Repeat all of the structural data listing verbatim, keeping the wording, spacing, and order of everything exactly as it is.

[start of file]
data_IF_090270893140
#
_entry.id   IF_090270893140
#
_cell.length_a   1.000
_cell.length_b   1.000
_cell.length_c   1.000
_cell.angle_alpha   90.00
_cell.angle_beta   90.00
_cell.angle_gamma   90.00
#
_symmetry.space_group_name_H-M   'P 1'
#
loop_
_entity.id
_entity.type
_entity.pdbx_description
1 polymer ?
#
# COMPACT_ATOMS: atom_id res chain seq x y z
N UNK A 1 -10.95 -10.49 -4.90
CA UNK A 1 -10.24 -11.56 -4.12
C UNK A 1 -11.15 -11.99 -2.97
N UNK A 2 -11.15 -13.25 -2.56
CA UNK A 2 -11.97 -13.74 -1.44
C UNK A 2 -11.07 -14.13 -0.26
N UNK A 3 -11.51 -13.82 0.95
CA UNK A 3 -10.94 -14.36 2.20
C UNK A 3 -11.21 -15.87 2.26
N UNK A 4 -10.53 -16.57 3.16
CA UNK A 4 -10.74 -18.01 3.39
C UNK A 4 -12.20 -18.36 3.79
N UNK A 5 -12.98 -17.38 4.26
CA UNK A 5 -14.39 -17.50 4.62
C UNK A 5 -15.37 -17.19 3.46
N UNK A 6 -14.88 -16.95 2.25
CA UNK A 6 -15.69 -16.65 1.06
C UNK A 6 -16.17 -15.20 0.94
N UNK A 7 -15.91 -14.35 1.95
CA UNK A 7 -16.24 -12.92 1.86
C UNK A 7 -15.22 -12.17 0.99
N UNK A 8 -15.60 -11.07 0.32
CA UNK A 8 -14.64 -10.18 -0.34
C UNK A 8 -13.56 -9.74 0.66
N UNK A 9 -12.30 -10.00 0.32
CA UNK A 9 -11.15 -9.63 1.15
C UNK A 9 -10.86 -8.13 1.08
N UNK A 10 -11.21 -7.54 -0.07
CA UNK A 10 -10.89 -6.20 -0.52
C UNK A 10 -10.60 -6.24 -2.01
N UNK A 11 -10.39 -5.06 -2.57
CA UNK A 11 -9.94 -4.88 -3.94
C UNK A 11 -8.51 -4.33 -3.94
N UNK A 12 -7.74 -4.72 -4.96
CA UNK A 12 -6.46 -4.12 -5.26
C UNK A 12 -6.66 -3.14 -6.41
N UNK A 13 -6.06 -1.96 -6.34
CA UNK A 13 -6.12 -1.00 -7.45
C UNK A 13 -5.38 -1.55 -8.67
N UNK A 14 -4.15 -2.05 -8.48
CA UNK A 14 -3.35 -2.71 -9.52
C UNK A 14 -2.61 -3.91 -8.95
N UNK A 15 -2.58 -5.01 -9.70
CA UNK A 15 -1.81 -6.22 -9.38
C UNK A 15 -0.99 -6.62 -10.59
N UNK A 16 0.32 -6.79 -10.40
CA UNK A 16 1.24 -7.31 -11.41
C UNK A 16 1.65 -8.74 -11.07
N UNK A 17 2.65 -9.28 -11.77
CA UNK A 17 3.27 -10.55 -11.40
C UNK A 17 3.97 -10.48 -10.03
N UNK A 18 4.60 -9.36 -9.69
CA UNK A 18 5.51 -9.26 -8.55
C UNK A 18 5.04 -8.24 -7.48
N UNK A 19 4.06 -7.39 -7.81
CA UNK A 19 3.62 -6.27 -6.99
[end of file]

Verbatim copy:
data_IF_090270893140
#
_entry.id   IF_090270893140
#
_cell.length_a   1.000
_cell.length_b   1.000
_cell.length_c   1.000
_cell.angle_alpha   90.00
_cell.angle_beta   90.00
_cell.angle_gamma   90.00
#
_symmetry.space_group_name_H-M   'P 1'
#
loop_
_entity.id
_entity.type
_entity.pdbx_description
1 polymer ?
#
# COMPACT_ATOMS: atom_id res chain seq x y z
N UNK A 1 -10.95 -10.49 -4.90
CA UNK A 1 -10.24 -11.56 -4.12
C UNK A 1 -11.15 -11.99 -2.97
N UNK A 2 -11.15 -13.25 -2.56
CA UNK A 2 -11.97 -13.74 -1.44
C UNK A 2 -11.07 -14.13 -0.26
N UNK A 3 -11.51 -13.82 0.95
CA UNK A 3 -10.94 -14.36 2.20
C UNK A 3 -11.21 -15.87 2.26
N UNK A 4 -10.53 -16.57 3.16
CA UNK A 4 -10.74 -18.01 3.39
C UNK A 4 -12.20 -18.36 3.79
N UNK A 5 -12.98 -17.38 4.26
CA UNK A 5 -14.39 -17.50 4.62
C UNK A 5 -15.37 -17.19 3.46
N UNK A 6 -14.88 -16.95 2.25
CA UNK A 6 -15.69 -16.65 1.06
C UNK A 6 -16.17 -15.20 0.94
N UNK A 7 -15.91 -14.35 1.95
CA UNK A 7 -16.24 -12.92 1.86
C UNK A 7 -15.22 -12.17 0.99
N UNK A 8 -15.60 -11.07 0.32
CA UNK A 8 -14.64 -10.18 -0.34
C UNK A 8 -13.56 -9.74 0.66
N UNK A 9 -12.30 -10.00 0.32
CA UNK A 9 -11.15 -9.63 1.15
C UNK A 9 -10.86 -8.13 1.08
N UNK A 10 -11.21 -7.54 -0.07
CA UNK A 10 -10.89 -6.20 -0.52
C UNK A 10 -10.60 -6.24 -2.01
N UNK A 11 -10.39 -5.06 -2.57
CA UNK A 11 -9.94 -4.88 -3.94
C UNK A 11 -8.51 -4.33 -3.94
N UNK A 12 -7.74 -4.72 -4.96
CA UNK A 12 -6.46 -4.12 -5.26
C UNK A 12 -6.66 -3.14 -6.41
N UNK A 13 -6.06 -1.96 -6.34
CA UNK A 13 -6.12 -1.00 -7.45
C UNK A 13 -5.38 -1.55 -8.67
N UNK A 14 -4.15 -2.05 -8.48
CA UNK A 14 -3.35 -2.71 -9.52
C UNK A 14 -2.61 -3.91 -8.95
N UNK A 15 -2.58 -5.01 -9.70
CA UNK A 15 -1.81 -6.22 -9.38
C UNK A 15 -0.99 -6.62 -10.59
N UNK A 16 0.32 -6.79 -10.40
CA UNK A 16 1.24 -7.31 -11.41
C UNK A 16 1.65 -8.74 -11.07
N UNK A 17 2.65 -9.28 -11.77
CA UNK A 17 3.27 -10.55 -11.40
C UNK A 17 3.97 -10.48 -10.03
N UNK A 18 4.60 -9.36 -9.69
CA UNK A 18 5.51 -9.26 -8.55
C UNK A 18 5.04 -8.24 -7.48
N UNK A 19 4.06 -7.39 -7.81
CA UNK A 19 3.62 -6.27 -6.99